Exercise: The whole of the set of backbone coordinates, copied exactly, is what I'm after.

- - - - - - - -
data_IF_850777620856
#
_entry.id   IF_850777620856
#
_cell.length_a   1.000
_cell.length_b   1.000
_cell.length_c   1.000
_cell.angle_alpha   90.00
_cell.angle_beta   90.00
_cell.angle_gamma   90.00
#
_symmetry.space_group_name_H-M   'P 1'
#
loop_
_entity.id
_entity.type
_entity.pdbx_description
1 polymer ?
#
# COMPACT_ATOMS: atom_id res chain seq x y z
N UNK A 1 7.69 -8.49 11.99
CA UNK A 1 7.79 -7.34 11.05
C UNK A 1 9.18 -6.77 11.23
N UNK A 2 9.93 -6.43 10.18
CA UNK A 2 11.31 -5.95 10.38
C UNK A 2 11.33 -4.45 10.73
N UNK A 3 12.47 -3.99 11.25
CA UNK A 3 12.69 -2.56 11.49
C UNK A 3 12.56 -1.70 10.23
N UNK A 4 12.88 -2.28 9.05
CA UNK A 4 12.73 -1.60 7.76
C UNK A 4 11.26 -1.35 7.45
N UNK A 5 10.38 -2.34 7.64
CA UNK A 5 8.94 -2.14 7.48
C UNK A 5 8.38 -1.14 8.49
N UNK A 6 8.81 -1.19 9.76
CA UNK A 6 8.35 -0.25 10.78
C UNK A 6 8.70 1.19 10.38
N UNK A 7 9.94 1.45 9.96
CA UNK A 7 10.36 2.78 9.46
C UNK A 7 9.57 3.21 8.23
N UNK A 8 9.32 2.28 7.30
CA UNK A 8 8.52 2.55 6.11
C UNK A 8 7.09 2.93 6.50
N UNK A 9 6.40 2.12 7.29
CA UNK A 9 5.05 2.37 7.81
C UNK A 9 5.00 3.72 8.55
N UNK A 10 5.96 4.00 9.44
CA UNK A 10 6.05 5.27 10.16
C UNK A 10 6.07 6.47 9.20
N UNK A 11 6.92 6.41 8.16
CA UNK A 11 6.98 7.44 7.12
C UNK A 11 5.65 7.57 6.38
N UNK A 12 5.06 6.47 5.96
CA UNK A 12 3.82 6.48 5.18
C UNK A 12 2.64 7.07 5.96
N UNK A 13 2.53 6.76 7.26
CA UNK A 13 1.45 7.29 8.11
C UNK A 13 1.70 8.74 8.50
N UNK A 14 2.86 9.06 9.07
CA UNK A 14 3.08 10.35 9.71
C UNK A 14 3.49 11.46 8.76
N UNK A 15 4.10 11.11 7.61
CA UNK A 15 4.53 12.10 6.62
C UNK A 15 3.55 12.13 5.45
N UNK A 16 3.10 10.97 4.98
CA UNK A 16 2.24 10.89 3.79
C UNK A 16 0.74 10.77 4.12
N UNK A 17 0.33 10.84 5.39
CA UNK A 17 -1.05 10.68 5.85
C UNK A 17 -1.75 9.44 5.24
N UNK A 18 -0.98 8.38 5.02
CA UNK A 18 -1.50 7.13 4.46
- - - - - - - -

data_IF_850777620856
#
_entry.id   IF_850777620856
#
_cell.length_a   1.000
_cell.length_b   1.000
_cell.length_c   1.000
_cell.angle_alpha   90.00
_cell.angle_beta   90.00
_cell.angle_gamma   90.00
#
_symmetry.space_group_name_H-M   'P 1'
#
loop_
_entity.id
_entity.type
_entity.pdbx_description
1 polymer ?
#
# COMPACT_ATOMS: atom_id res chain seq x y z
N UNK A 1 7.69 -8.49 11.99
CA UNK A 1 7.79 -7.34 11.05
C UNK A 1 9.18 -6.77 11.23
N UNK A 2 9.93 -6.43 10.18
CA UNK A 2 11.31 -5.95 10.38
C UNK A 2 11.33 -4.45 10.73
N UNK A 3 12.47 -3.99 11.25
CA UNK A 3 12.69 -2.56 11.49
C UNK A 3 12.56 -1.70 10.23
N UNK A 4 12.88 -2.28 9.05
CA UNK A 4 12.73 -1.60 7.76
C UNK A 4 11.26 -1.35 7.45
N UNK A 5 10.38 -2.34 7.64
CA UNK A 5 8.94 -2.14 7.48
C UNK A 5 8.38 -1.14 8.49
N UNK A 6 8.81 -1.19 9.76
CA UNK A 6 8.35 -0.25 10.78
C UNK A 6 8.70 1.19 10.38
N UNK A 7 9.94 1.45 9.96
CA UNK A 7 10.36 2.78 9.46
C UNK A 7 9.57 3.21 8.23
N UNK A 8 9.32 2.28 7.30
CA UNK A 8 8.52 2.55 6.11
C UNK A 8 7.09 2.93 6.50
N UNK A 9 6.40 2.12 7.29
CA UNK A 9 5.05 2.37 7.81
C UNK A 9 5.00 3.72 8.55
N UNK A 10 5.96 4.00 9.44
CA UNK A 10 6.05 5.27 10.16
C UNK A 10 6.07 6.47 9.20
N UNK A 11 6.92 6.41 8.16
CA UNK A 11 6.98 7.44 7.12
C UNK A 11 5.65 7.57 6.38
N UNK A 12 5.06 6.47 5.96
CA UNK A 12 3.82 6.48 5.18
C UNK A 12 2.64 7.07 5.96
N UNK A 13 2.53 6.76 7.26
CA UNK A 13 1.45 7.29 8.11
C UNK A 13 1.70 8.74 8.50
N UNK A 14 2.86 9.06 9.07
CA UNK A 14 3.08 10.35 9.71
C UNK A 14 3.49 11.46 8.76
N UNK A 15 4.10 11.11 7.61
CA UNK A 15 4.53 12.10 6.62
C UNK A 15 3.55 12.13 5.45
N UNK A 16 3.10 10.97 4.98
CA UNK A 16 2.24 10.89 3.79
C UNK A 16 0.74 10.77 4.12
N UNK A 17 0.33 10.84 5.39
CA UNK A 17 -1.05 10.68 5.85
C UNK A 17 -1.75 9.44 5.24
N UNK A 18 -0.98 8.38 5.02
CA UNK A 18 -1.50 7.13 4.46